By now, Nik had the cruiser’s roof lights on. Blue, red and white alternating then running from the driver’s side to the passenger’s side of the vehicle.

The wail of the siren grew louder. In minutes, paramedics jumped out and trundled a stretcher and medical equipment to the stricken person.

Hilary stood back, letting them do their jobs. “I gave him Narcan,” she said, handing the spent plastic bottle to one of them.

“He’s alive … just. You found him in time. We’ve bagged the needle so they can run tests on it at the hospital. Figure out what he shot into his veins.”

All Aboard the Canadian with Buddy and his Four Fantastic Furry Friends!

We started with two travelling companions – Buddy the Dachshund and Seaumus the Scottish Terrier. I know that’s not the traditional spelling for Seaumus, but there is a reason for that which I will reveal at a later date (and in another book).

While it’s not the book I planned on releasing by the end of the year, this one spoke to me on our recent trip to Vancouver and back on VIA Rail’s Canadian. Four days and four nights on the train in each direction.

 

Buddy

Here are the boys looking out the window in the dome car on our way to Vancouver.

It wasn’t until the return trip that we added to our little “family.” The first addition was Butterscotch the moose. She’s VIA’s little travel buddy. One of the employees on the train had one with her in the Park car, and I fell in love with it. Suffice it to say; it wasn’t long until the golden-brown moose became one of us.

At our stop in Jasper, we picked up two more ‘kids.’ This time bears joined the group. Jasper (aptly named considering where we picked him up), the black bear, and Banff the brown one who is quite likely a grizzly bear, given his colour.

 

Buddy

All five are in the window of the Park car watching the world go by.

One morning when we returned to our cabin after breakfast, as usual, the bed was put away, and the room back in its ‘daytime’ configuration, and all five of the ‘kiddies’ were arranged on the sofa.

Buddy

This note from Hollie, in our Prestige Travel Journal, was on our coffee table.

It was late when we arrived in Edmonton, like about four hours late. We put the kids to bed and got off the train for a breath of fresh air long enough to take this picture of them looking out the window. I think they’re looking worried, especially Buddy.

Buddy

We left them on their own again one more time when we arrived in Saskatoon.

Overall, they behaved well, although Hollie had to put Jasper and Banff on a time-out once.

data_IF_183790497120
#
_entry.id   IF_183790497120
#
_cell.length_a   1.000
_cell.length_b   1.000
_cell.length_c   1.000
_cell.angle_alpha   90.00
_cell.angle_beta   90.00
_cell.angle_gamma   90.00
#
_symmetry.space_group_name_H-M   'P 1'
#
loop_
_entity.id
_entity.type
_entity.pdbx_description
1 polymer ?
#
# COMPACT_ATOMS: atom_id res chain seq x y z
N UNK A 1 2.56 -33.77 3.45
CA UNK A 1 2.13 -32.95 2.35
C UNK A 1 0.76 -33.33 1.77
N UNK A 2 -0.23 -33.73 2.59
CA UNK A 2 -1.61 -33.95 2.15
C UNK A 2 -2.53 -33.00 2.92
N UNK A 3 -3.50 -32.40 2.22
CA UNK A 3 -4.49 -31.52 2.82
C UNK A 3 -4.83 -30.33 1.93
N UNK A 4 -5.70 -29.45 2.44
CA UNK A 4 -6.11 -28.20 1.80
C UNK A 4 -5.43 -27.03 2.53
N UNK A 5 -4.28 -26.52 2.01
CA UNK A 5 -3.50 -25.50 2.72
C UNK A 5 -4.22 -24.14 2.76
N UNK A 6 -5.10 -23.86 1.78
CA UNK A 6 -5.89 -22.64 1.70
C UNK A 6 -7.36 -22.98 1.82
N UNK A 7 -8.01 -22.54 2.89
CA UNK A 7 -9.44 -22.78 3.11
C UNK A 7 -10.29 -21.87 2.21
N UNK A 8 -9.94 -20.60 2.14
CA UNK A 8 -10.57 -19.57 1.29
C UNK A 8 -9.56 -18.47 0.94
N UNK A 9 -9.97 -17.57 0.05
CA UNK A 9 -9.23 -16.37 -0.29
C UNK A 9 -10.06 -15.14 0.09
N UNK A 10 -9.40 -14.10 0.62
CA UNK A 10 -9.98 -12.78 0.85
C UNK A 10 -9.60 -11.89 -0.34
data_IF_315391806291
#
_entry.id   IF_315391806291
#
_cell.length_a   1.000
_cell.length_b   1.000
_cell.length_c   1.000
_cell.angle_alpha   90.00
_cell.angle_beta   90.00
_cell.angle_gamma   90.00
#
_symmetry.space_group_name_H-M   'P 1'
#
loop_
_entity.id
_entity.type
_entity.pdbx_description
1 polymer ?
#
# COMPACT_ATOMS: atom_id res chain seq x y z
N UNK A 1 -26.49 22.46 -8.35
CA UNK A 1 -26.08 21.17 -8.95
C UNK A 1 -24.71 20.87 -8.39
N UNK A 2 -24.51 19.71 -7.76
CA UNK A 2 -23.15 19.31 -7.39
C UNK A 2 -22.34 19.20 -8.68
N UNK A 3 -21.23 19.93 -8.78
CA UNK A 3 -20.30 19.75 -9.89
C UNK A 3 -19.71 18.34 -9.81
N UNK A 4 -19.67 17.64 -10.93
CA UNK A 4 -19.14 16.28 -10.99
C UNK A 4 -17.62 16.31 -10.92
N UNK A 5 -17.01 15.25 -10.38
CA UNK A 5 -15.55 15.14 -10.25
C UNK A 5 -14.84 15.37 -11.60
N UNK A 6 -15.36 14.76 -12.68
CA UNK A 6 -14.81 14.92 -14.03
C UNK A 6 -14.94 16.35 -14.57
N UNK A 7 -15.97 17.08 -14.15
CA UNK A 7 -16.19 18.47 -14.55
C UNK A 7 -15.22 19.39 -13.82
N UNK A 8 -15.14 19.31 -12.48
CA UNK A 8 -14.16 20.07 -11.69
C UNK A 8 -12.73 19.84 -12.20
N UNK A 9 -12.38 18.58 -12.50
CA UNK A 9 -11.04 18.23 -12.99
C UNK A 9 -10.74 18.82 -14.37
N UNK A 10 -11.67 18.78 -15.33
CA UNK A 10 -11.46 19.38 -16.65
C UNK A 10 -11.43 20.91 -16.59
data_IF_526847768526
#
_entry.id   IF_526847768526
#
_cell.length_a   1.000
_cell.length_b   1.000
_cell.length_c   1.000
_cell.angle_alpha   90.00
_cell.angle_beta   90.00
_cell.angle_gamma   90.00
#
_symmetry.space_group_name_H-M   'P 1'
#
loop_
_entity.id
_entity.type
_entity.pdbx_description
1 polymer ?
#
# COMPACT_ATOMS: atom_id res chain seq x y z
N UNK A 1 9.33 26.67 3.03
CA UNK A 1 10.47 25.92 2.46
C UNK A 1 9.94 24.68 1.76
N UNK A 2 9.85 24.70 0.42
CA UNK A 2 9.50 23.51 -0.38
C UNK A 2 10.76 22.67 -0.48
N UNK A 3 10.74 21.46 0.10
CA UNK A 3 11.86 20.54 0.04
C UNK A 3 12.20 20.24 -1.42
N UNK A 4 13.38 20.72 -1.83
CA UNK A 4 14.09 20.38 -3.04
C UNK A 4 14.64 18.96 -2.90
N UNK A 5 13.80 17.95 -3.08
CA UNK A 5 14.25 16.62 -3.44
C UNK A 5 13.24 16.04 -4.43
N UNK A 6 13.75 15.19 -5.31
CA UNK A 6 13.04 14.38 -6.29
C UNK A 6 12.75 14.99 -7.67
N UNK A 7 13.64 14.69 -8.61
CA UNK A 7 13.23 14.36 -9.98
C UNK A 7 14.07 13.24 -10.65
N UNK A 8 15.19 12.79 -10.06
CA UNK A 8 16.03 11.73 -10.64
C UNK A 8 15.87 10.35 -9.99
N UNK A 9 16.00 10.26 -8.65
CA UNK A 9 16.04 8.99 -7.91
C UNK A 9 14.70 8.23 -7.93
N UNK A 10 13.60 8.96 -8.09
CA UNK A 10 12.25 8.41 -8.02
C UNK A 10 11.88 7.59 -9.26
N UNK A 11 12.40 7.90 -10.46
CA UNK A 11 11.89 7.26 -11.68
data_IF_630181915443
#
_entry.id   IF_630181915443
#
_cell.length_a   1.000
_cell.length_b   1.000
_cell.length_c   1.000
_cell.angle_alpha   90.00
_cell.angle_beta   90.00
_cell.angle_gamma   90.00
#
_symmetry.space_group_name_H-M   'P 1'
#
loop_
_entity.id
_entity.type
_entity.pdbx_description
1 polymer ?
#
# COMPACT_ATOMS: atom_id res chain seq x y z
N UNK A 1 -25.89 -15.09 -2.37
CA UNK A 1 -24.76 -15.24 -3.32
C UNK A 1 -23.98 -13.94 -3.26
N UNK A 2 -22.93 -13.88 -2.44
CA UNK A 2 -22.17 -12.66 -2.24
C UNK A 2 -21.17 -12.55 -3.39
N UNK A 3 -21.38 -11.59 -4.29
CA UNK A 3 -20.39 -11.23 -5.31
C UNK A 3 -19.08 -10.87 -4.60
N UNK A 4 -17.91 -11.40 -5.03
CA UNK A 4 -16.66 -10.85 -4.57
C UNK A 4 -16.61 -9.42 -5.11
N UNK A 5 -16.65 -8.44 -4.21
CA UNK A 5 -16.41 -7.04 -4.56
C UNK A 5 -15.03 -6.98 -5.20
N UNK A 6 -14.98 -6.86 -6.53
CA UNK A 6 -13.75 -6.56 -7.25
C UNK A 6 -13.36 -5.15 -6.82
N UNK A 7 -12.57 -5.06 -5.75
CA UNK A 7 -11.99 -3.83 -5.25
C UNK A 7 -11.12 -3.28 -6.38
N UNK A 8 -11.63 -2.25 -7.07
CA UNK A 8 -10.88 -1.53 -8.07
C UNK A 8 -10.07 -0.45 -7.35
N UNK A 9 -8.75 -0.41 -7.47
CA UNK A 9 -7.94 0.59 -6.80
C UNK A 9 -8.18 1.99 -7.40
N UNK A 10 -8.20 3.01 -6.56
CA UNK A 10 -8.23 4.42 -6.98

A children’s picture book was never in the plan when we first booked the train trip earlier this year. Even on the way to Vancouver, it never crossed my mind. I planned to work on my novella, the second book in the ‘It Happened’ series set in the Gastown neighbourhood of Vancouver.

At some point on the way home, the light went on, and in the space of one afternoon, I had the children’s book plotted and partially written. That, in itself, was quite the feat as we were hurtling across the prairies at breakneck speed at the time. Wendy H. Jones, I salute you for being able to write on the train. I could tune out the people around me, but trying to type and keep my MacBook Air from escaping from me was easier said than done.

If all goes to plan, by the end of this year, yes 2019, I’ll have an illustrated children’s book featuring the five stuffed animals which came home from Vancouver with me on the train. I’ve contracted the gal who is going to do the artwork for me through Fiverr. Her name is Aria Jones. I’m impressed with her work.  I know the size and format I want for the print version, so it’s a matter of adding the illustrations and finding a printer. I know, sometimes that’ s easier said than done.

The plan for this year also includes having Book Two of the It Happened series published. That means, head down, bum in chair, and fingers burning up the keyboard.

 

 

Home again, home again

All good things come to an end, and so did our trip to Vieux-Québec. It will feel good to be back home again and sleeping in our bed, but the break was an excellent chance to see the beautiful city and recharge our batteries.

The plan was to have an early breakfast at the hotel then get on the road. Things didn’t turn out quite that way. Between busloads of students and the Pee Wee hockey tournament, the hotel’s restaurant was full and people were lined up down the stairs and into the lobby to get a table.

Off to Cosmos, we went. We’d eaten there before, and their breakfast was good. The bonus was the lack of line up for food. Things changed quickly though after we arrived. People who were tired of waiting at the hotel joined us.

I had my phone with me, so after we finished eating, I took on the ice slide outside the restaurant. By now there was a lot of sandy snow on its surface which made it difficult to get moving. But as you can see, I did.

I even struck a pose afterwards.

We got Buddy all settled into his place in the backseat where he can look out the window, and we were off.